Tag Archives: creative problem solving

What’s the Problem?

Problem clarification plays a large role in Creative Problem Solving (CPS). This is the space where we explore the terrain of our goals, wishes, and challenges, before we move forward into generating ideas.

The CPS model shown below depicts three major phases, with six process steps distributed across them. You can see how fully half of the process steps take place during the first phase.

Creative Problem Solving

If it feels like heavy lifting at times, it’s because there’s a natural tendency to want to rush ahead and begin generating ideas. The research is very convincing, however, on the important role that problem identification or problem construction plays in the quality of the final outcome. The more time we spend upfront figuring out what the real (or the most important, or the most interesting) problem is, the better the ideas and solutions that follow. As philosopher John Dewey famously said: a problem well-stated is half-solved.

So the next time you’re in a session where lots of energy is being spent trying to come up with answers, check to see if adequate attention has been paid to the first and most important question: what is the problem?

 Creative Problem Solving graphic adapted from Roger L. Firestien, Ph.D. – Innovation Resources, Inc.   www.rogerfirestien.com
 
 

Creating a Business

Last fall I gave a short workshop on small business development for my local SCORE chapter — a wonderful community resource for entrepreneurs and small business owners. The content was focused on using the creative process deliberately as a tool for business development. It came to me as a result of my recent Master’s work in applied creativity and innovation, and as a sort of “stumbled-upon” process which I discovered I had intuitively fallen into in the course of my own entrepreneurial marching-forth.

When I set out to form a consulting business based on theatre practices, I had a wish to bring to organizations some of the things I’d learned from years being an actor. It took me awhile — talking to people, taking classes, partnering with others, etc. — before I realized I wanted to target leadership and organizational development, and creativity. Once I knew this, I was in the course of playing around with ideas on programs to offer, how to describe my work, how to improve my skills, etc. — when I went back to school and got my Master’s. Strengthened by the teachings, and able to incorporate the content directly into my programs, I then set forth planning how I would continue to move my work out into the world.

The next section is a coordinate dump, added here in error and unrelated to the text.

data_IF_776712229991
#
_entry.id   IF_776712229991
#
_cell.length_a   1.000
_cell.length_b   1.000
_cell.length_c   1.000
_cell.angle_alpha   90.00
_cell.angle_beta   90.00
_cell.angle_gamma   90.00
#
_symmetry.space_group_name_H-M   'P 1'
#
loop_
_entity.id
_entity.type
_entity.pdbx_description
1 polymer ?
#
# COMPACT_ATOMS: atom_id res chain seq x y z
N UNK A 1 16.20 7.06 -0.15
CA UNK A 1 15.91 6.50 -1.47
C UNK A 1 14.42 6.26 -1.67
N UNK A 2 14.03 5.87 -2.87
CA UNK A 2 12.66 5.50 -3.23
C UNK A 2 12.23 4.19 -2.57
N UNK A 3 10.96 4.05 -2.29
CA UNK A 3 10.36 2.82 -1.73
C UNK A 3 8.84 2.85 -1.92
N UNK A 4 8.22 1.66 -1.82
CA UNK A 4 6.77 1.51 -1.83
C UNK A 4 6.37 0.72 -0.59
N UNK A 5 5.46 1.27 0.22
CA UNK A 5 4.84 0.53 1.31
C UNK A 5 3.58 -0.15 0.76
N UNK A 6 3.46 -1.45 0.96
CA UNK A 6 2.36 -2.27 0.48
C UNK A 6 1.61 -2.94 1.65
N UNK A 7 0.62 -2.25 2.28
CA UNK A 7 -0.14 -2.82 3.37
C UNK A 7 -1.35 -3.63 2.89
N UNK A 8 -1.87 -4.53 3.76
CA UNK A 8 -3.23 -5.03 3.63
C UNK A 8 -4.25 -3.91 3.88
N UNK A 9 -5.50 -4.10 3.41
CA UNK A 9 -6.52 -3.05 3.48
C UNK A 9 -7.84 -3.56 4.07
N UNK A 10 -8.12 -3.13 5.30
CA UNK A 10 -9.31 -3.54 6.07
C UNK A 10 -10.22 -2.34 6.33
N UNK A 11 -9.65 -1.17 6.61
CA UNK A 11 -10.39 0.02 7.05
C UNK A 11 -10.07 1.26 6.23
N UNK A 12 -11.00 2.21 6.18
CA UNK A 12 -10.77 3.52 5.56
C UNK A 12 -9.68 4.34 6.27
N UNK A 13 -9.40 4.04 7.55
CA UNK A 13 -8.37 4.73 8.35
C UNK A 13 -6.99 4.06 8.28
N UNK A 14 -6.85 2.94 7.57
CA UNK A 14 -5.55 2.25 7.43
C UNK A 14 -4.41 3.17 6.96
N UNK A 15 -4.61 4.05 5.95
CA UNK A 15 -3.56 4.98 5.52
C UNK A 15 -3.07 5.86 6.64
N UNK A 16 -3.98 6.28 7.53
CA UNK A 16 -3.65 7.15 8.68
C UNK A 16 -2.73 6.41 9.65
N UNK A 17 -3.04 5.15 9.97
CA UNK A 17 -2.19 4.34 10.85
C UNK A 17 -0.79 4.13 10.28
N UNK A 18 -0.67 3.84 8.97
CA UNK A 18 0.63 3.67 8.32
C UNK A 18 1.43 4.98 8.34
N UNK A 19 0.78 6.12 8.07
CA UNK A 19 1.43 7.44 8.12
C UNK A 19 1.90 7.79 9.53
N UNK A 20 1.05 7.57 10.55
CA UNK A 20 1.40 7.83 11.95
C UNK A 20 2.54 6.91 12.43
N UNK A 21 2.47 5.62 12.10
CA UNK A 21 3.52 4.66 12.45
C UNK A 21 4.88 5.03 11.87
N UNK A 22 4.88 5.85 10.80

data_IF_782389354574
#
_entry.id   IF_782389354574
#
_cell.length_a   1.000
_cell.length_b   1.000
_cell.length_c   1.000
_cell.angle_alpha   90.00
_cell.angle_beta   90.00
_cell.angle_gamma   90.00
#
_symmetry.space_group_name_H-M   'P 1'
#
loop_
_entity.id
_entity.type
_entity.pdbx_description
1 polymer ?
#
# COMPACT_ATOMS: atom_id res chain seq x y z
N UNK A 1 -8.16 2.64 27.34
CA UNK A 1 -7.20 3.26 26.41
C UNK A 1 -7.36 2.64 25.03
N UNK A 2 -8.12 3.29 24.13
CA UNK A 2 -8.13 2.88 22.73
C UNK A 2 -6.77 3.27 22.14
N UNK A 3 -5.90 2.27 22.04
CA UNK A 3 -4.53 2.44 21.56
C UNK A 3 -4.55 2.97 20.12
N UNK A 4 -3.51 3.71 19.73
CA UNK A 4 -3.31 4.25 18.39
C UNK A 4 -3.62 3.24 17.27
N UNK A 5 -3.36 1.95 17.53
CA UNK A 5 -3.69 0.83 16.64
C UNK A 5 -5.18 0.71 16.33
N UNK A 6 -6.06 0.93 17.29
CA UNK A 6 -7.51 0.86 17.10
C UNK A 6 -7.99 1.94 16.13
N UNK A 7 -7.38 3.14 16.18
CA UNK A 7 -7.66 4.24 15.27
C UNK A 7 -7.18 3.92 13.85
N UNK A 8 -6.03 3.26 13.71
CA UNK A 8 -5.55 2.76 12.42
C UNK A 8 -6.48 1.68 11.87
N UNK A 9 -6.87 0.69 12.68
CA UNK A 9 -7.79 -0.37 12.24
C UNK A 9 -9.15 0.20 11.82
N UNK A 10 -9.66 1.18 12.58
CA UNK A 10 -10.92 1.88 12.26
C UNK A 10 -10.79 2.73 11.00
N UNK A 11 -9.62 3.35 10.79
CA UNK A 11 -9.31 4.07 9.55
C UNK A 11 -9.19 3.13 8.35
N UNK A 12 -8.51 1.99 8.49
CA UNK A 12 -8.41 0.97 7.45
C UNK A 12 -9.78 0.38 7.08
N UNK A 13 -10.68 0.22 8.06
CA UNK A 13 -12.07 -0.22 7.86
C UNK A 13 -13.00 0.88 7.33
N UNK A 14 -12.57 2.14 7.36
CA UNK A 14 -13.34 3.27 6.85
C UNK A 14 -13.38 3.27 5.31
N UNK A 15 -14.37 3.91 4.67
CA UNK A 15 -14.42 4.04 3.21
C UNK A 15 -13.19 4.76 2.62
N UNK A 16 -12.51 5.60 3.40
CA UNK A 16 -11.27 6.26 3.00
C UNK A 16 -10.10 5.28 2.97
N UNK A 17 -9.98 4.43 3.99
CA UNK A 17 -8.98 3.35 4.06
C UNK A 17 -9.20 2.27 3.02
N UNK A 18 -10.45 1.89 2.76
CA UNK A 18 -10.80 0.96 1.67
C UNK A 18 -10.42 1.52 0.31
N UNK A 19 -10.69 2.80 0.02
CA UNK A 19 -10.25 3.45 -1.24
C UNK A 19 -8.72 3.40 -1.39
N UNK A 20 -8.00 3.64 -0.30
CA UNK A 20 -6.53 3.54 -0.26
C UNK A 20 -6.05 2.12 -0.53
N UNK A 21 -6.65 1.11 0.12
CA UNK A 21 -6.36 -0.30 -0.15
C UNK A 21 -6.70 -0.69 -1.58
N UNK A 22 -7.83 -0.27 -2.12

What I just described took about 4 years. It also followed, more or less and through no deliberate intention of my own, the classic model of Creative Problem Solving: from Exploring a Goal, Wish or Challenge, through Generating Ideas and Planning for Action, plus it’s six internal process steps — with some looping back and forth for good measure. Had I known the process model at the beginning of my journey, would it have gone by any more quickly or efficiently? Quite possibly.

But that’s not so much the point I want to make here, as much as to draw attention to the natural sequence of entrepreneurial efforts, and how well they match to CPS. This was the topic of my presentation. My audience was a room full of SCORE counselors, who donate their time to helping small businesses come into the world and flourish. They appreciated the connection between a deliberate process of creative thinking, and the sequence of steps a small business goes through in its various stages from conception to execution. At a time when job creation and healthy business development is so sought after, it makes sense to channel the natural entrepreneurial instincts through a tried-and-true model of deliberate creativity. From actresses-turning-consultants, to the next best gizmo, to the new coffee shop down the street, small business development benefits from Creative Problem Solving.

image by Gilles Chiroleu